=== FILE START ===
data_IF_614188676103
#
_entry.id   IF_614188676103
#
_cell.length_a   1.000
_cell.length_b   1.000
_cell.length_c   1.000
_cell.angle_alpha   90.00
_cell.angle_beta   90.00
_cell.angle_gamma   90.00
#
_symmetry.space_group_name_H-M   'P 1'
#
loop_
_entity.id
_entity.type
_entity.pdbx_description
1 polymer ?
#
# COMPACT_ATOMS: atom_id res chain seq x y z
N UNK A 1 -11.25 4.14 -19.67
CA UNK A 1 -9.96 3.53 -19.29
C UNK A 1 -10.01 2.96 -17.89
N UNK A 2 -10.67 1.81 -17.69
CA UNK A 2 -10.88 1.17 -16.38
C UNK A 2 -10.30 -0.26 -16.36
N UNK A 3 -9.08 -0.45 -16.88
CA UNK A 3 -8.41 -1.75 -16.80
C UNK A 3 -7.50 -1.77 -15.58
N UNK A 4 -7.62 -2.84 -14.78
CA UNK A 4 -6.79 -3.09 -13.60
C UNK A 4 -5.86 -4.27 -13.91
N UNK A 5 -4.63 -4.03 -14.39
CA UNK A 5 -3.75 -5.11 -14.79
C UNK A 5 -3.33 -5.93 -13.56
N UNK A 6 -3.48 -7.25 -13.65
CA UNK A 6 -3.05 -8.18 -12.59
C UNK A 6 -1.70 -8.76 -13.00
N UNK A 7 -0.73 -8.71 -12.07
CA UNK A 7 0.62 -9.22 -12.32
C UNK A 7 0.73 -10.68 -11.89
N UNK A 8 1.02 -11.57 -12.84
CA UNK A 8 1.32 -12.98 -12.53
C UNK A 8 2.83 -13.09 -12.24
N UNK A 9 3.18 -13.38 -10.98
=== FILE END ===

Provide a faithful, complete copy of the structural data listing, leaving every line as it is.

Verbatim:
data_IF_614188676103
#
_entry.id   IF_614188676103
#
_cell.length_a   1.000
_cell.length_b   1.000
_cell.length_c   1.000
_cell.angle_alpha   90.00
_cell.angle_beta   90.00
_cell.angle_gamma   90.00
#
_symmetry.space_group_name_H-M   'P 1'
#
loop_
_entity.id
_entity.type
_entity.pdbx_description
1 polymer ?
#
# COMPACT_ATOMS: atom_id res chain seq x y z
N UNK A 1 -11.25 4.14 -19.67
CA UNK A 1 -9.96 3.53 -19.29
C UNK A 1 -10.01 2.96 -17.89
N UNK A 2 -10.67 1.81 -17.69
CA UNK A 2 -10.88 1.17 -16.38
C UNK A 2 -10.30 -0.26 -16.36
N UNK A 3 -9.08 -0.45 -16.88
CA UNK A 3 -8.41 -1.75 -16.80
C UNK A 3 -7.50 -1.77 -15.58
N UNK A 4 -7.62 -2.84 -14.78
CA UNK A 4 -6.79 -3.09 -13.60
C UNK A 4 -5.86 -4.27 -13.91
N UNK A 5 -4.63 -4.03 -14.39
CA UNK A 5 -3.75 -5.11 -14.79
C UNK A 5 -3.33 -5.93 -13.56
N UNK A 6 -3.48 -7.25 -13.65
CA UNK A 6 -3.05 -8.18 -12.59
C UNK A 6 -1.70 -8.76 -13.00
N UNK A 7 -0.73 -8.71 -12.07
CA UNK A 7 0.62 -9.22 -12.32
C UNK A 7 0.73 -10.68 -11.89
N UNK A 8 1.02 -11.57 -12.84
CA UNK A 8 1.32 -12.98 -12.53
C UNK A 8 2.83 -13.09 -12.24
N UNK A 9 3.18 -13.38 -10.98